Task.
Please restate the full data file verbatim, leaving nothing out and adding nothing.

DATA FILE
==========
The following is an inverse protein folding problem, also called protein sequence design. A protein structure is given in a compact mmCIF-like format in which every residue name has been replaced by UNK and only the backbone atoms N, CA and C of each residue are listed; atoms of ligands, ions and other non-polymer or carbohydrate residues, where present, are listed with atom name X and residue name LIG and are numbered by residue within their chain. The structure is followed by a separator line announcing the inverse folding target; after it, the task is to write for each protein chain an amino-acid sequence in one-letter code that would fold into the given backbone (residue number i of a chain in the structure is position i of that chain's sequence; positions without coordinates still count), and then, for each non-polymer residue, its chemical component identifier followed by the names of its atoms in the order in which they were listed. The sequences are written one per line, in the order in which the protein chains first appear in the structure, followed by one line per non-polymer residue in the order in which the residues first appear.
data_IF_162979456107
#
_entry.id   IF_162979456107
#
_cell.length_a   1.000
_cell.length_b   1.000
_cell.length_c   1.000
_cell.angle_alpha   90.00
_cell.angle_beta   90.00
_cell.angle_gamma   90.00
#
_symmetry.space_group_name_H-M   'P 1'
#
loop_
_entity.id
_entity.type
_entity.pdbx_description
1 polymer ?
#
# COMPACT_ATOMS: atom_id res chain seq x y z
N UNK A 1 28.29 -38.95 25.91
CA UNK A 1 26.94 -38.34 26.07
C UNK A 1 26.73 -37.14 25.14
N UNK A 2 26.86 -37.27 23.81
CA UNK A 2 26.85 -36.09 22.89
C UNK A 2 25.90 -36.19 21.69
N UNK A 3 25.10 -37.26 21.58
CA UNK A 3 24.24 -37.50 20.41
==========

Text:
The following is an inverse protein folding problem, also called protein sequence design. A protein structure is given in a compact mmCIF-like format in which every residue name has been replaced by UNK and only the backbone atoms N, CA and C of each residue are listed; atoms of ligands, ions and other non-polymer or carbohydrate residues, where present, are listed with atom name X and residue name LIG and are numbered by residue within their chain. The structure is followed by a separator line announcing the inverse folding target; after it, the task is to write for each protein chain an amino-acid sequence in one-letter code that would fold into the given backbone (residue number i of a chain in the structure is position i of that chain's sequence; positions without coordinates still count), and then, for each non-polymer residue, its chemical component identifier followed by the names of its atoms in the order in which they were listed. The sequences are written one per line, in the order in which the protein chains first appear in the structure, followed by one line per non-polymer residue in the order in which the residues first appear.
data_IF_162979456107
#
_entry.id   IF_162979456107
#
_cell.length_a   1.000
_cell.length_b   1.000
_cell.length_c   1.000
_cell.angle_alpha   90.00
_cell.angle_beta   90.00
_cell.angle_gamma   90.00
#
_symmetry.space_group_name_H-M   'P 1'
#
loop_
_entity.id
_entity.type
_entity.pdbx_description
1 polymer ?
#
# COMPACT_ATOMS: atom_id res chain seq x y z
N UNK A 1 28.29 -38.95 25.91
CA UNK A 1 26.94 -38.34 26.07
C UNK A 1 26.73 -37.14 25.14
N UNK A 2 26.86 -37.27 23.81
CA UNK A 2 26.85 -36.09 22.89
C UNK A 2 25.90 -36.19 21.69
N UNK A 3 25.10 -37.26 21.58
CA UNK A 3 24.24 -37.50 20.41